Respiratory virus shedding in exhaled breath and efficacy of face masks

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Citation: Nancy H. L. Leung, Daniel K. W. Chu, Eunice Y. C. Shiu, Kwok-Hung Chan, James J. McDevitt, Benien J. P. Hau, Hui-Ling Yen, Yuguo Li, Dennis K. M. Ip, J. S. Malik Peiris, Wing-Hong Seto, Gabriel M. Leung, Donald K. Milton, Benjamin J. Cowling (2020) Respiratory virus shedding in exhaled breath and efficacy of face masks.


Wikidata: Q89354634

Download: https://www.nature.com/articles/s41591-020-0843-2

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Summary:

Screened 3363 from outpatient clinic in Hong Kong, individuals reporting ≥2 ARI symptoms (fever ≥37.8 °C, cough, sore throat, runny nose, headache, myalgia and phlegm), within 3 d of illness onset and ≥11 years of age were eligible to participate, ultimately enrolling 246 participants who were randomized into mask wearing and not mask wearing groups. Infections were confirmed with RT-PCR of (seasonal) coronavirus (n = 17), influenza virus (n = 43), or rhinovirus (n = 54). Participant breaths were collected for 30 minutes.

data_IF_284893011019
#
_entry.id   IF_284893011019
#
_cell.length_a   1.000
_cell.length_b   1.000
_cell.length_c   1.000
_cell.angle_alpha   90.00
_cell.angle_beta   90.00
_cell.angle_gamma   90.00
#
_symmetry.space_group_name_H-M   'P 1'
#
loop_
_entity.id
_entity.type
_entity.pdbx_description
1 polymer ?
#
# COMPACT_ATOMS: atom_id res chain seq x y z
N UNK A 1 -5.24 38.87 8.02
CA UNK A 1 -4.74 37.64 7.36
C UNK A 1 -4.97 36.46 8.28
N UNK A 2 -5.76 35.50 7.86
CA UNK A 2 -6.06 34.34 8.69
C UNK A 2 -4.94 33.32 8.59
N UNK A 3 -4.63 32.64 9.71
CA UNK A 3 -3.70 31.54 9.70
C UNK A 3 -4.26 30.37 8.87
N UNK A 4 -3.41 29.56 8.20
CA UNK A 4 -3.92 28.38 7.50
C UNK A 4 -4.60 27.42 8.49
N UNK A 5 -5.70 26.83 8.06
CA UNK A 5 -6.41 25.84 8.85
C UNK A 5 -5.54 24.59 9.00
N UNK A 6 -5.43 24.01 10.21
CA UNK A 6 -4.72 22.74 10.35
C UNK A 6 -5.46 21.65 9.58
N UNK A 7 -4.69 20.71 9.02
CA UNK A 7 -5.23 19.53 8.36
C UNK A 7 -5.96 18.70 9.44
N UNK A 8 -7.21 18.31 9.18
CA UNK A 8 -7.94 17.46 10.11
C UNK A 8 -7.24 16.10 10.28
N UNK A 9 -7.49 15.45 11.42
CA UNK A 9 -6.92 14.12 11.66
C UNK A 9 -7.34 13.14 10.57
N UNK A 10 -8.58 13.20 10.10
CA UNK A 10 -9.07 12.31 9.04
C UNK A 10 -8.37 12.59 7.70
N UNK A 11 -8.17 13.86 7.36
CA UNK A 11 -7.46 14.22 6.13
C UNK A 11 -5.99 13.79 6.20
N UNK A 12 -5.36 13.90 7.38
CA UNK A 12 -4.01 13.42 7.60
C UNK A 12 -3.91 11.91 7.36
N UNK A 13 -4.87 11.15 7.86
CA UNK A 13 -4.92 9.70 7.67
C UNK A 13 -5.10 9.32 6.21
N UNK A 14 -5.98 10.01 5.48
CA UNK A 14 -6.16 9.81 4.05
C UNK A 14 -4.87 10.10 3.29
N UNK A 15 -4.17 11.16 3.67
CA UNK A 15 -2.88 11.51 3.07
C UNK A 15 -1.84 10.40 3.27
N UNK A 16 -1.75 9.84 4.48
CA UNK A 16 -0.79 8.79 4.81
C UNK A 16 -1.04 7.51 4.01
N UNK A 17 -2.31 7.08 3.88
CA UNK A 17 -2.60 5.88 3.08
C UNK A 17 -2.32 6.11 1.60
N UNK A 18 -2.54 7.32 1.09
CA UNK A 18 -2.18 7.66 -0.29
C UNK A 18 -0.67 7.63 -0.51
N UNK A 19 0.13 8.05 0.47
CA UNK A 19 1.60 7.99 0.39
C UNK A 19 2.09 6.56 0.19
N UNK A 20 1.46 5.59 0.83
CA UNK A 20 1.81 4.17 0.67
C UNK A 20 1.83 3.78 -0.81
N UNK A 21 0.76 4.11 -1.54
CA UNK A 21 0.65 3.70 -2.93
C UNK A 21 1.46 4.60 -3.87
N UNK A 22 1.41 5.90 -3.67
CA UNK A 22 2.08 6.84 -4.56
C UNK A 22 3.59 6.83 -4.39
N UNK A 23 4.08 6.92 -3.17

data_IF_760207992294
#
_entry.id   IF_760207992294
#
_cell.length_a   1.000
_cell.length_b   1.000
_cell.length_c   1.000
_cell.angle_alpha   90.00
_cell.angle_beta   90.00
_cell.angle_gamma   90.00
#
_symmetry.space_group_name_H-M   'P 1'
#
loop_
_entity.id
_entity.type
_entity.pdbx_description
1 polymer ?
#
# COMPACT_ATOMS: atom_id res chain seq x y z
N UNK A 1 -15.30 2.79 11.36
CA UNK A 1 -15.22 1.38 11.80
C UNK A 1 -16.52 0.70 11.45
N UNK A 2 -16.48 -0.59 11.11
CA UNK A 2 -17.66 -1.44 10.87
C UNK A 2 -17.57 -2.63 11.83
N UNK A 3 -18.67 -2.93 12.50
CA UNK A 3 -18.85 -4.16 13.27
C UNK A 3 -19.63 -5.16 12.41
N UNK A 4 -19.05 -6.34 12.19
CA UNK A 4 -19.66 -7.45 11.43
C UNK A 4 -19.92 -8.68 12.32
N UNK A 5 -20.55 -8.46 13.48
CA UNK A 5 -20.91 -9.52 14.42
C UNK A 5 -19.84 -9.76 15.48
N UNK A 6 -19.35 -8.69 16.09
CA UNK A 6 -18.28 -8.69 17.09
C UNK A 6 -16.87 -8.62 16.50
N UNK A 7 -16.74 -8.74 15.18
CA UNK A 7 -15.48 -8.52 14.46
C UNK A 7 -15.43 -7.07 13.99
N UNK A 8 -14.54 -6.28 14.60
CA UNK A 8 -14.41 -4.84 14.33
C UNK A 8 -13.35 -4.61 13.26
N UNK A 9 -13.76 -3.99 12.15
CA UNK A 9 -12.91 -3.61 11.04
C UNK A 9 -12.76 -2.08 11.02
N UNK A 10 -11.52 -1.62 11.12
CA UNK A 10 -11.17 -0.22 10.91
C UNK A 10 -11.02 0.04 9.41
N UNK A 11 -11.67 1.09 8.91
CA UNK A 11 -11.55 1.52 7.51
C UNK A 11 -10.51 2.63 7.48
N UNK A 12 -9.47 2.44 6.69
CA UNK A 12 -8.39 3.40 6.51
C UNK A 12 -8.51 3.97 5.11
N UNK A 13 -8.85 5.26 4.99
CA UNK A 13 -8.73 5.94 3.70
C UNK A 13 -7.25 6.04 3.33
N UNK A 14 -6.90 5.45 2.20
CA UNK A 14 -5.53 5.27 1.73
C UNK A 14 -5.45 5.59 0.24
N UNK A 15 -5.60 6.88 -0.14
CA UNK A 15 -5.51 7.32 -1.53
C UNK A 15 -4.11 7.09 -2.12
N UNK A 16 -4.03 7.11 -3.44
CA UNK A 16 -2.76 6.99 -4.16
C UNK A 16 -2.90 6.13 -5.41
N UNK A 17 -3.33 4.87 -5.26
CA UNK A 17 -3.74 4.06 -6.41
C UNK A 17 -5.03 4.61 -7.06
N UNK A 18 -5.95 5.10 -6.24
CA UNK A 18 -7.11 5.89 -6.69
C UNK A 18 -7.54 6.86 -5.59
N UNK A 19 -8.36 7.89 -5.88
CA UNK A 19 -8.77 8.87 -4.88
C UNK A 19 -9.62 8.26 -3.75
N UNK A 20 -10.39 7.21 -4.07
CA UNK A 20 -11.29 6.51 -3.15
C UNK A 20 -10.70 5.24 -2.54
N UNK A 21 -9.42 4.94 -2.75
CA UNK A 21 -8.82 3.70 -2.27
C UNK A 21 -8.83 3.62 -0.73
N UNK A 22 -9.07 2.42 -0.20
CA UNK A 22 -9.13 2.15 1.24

Found that masks resulted in significant reduced detection of aerosols and droplets for coronavirus, droplets for influenza, and neither for rhinovirus.

Even without a face mask, some participants did not shed detectable virus in respiratory droplets or aerosols: detected rhinovirus in aerosols in 19 of 34 (56%) participants, 4 of 10 (40%) for influenza, and 8 of 23 (35%) for coronavirus, possibly implying that prolonged close contact would be required for transmission to occur or that there is considerable heterogeneity in infectiousness.